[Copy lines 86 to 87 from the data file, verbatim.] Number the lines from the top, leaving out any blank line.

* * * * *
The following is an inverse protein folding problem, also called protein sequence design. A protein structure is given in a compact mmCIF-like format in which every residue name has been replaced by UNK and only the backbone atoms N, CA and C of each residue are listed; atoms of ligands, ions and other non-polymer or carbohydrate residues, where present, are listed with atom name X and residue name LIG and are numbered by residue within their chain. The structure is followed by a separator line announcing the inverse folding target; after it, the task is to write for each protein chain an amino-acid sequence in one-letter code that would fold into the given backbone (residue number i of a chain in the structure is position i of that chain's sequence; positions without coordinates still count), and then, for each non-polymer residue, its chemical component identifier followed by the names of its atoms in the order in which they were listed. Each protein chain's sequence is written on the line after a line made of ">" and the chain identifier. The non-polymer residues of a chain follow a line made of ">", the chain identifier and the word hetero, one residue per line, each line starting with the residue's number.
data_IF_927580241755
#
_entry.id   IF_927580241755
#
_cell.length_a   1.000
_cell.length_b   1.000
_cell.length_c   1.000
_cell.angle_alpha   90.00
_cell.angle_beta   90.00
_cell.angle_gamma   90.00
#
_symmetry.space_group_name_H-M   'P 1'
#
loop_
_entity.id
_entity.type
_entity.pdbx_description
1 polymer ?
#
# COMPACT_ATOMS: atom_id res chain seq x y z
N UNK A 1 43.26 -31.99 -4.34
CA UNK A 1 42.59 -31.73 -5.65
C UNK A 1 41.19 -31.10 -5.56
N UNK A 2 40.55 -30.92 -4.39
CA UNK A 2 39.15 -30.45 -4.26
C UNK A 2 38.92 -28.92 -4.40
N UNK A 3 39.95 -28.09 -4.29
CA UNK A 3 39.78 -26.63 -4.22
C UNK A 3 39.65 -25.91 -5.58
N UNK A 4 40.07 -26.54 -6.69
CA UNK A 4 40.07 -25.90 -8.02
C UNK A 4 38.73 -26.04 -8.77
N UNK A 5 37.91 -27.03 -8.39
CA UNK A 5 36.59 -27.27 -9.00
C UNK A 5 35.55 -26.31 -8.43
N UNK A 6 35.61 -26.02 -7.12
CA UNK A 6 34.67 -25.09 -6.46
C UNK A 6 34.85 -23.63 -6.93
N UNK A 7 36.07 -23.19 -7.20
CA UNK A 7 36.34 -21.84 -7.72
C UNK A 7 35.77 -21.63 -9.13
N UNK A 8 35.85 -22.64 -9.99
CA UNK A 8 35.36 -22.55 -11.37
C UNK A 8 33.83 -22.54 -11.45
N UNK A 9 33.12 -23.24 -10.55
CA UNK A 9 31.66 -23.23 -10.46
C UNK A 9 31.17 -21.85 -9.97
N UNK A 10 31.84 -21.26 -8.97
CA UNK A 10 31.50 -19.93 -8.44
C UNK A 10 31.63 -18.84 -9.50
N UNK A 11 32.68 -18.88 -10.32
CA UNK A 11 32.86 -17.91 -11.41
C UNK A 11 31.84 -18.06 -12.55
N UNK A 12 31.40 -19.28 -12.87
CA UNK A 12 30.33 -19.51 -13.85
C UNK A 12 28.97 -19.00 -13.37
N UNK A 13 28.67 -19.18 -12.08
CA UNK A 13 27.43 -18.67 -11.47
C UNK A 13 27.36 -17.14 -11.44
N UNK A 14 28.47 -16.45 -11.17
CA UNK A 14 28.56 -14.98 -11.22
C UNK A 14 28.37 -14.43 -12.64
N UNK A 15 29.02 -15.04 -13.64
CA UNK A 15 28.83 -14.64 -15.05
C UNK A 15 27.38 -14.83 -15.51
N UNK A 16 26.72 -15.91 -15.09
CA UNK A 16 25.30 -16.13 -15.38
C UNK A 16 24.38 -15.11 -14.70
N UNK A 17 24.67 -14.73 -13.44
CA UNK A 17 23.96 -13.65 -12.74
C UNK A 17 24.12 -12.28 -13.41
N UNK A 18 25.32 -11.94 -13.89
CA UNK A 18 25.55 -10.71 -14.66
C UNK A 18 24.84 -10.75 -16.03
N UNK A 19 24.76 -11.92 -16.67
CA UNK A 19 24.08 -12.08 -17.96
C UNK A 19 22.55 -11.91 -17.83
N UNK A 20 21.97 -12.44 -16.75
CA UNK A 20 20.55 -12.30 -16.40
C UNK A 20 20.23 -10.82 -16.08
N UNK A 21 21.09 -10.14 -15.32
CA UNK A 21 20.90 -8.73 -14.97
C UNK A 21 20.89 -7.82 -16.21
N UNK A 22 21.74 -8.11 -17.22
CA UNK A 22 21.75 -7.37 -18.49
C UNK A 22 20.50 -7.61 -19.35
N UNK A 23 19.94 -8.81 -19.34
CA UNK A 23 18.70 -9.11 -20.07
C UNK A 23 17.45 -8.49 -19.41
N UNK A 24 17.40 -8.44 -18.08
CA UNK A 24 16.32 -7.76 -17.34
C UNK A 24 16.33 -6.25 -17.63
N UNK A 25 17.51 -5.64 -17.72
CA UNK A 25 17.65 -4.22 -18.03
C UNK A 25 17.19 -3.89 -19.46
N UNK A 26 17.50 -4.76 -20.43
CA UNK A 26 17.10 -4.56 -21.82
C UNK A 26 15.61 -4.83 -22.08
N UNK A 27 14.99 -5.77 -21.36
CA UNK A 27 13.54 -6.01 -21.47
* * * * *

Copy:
CA UNK A 22 21.75 -7.37 -18.49
C UNK A 22 20.50 -7.61 -19.35